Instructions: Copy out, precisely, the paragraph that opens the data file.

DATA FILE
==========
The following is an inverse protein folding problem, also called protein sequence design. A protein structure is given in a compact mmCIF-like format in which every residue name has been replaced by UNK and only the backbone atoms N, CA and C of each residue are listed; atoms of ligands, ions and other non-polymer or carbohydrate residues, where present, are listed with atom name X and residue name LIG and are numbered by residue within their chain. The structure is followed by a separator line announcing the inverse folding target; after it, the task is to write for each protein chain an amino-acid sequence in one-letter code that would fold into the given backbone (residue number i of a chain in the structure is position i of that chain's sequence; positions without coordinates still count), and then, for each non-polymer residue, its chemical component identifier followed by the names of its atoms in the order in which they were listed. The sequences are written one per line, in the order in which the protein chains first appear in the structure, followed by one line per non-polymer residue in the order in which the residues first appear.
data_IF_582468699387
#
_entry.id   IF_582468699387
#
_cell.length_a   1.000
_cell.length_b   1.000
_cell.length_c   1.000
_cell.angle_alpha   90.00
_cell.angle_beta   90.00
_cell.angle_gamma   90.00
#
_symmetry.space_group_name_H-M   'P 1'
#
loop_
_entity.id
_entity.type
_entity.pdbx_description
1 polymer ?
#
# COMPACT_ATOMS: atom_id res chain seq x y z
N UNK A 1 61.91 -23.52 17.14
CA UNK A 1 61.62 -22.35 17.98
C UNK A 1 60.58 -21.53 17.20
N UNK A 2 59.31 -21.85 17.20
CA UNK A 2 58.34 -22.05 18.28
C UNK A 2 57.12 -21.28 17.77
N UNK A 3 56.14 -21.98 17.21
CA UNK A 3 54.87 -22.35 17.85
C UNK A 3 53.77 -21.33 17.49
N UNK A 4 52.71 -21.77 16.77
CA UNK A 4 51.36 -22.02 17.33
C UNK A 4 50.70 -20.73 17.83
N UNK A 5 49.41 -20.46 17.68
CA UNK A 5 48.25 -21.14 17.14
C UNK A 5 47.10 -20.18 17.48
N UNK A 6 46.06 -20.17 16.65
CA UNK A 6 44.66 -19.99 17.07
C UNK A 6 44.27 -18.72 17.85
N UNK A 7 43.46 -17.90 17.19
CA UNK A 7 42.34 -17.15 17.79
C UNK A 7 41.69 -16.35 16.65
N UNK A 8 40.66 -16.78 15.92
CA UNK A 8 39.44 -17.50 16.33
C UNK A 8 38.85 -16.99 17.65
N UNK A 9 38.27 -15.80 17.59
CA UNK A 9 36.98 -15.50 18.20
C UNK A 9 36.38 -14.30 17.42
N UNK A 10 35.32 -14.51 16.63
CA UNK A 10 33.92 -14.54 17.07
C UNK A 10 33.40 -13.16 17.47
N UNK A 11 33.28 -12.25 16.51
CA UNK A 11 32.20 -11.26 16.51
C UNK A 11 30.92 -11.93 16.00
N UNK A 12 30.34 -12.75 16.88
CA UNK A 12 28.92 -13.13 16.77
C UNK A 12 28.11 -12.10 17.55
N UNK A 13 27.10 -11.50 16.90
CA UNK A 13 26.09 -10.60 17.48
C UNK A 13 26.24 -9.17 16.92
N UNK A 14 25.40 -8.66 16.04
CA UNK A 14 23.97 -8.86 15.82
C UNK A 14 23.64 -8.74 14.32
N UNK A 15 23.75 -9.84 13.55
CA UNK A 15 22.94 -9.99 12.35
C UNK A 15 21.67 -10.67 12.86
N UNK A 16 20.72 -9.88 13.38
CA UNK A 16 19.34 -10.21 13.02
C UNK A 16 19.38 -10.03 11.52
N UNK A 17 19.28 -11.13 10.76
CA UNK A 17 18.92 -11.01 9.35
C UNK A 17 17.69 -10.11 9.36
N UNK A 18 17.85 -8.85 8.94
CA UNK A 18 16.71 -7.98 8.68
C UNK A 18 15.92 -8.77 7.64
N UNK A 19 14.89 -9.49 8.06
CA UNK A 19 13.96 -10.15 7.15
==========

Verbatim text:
The following is an inverse protein folding problem, also called protein sequence design. A protein structure is given in a compact mmCIF-like format in which every residue name has been replaced by UNK and only the backbone atoms N, CA and C of each residue are listed; atoms of ligands, ions and other non-polymer or carbohydrate residues, where present, are listed with atom name X and residue name LIG and are numbered by residue within their chain. The structure is followed by a separator line announcing the inverse folding target; after it, the task is to write for each protein chain an amino-acid sequence in one-letter code that would fold into the given backbone (residue number i of a chain in the structure is position i of that chain's sequence; positions without coordinates still count), and then, for each non-polymer residue, its chemical component identifier followed by the names of its atoms in the order in which they were listed. The sequences are written one per line, in the order in which the protein chains first appear in the structure, followed by one line per non-polymer residue in the order in which the residues first appear.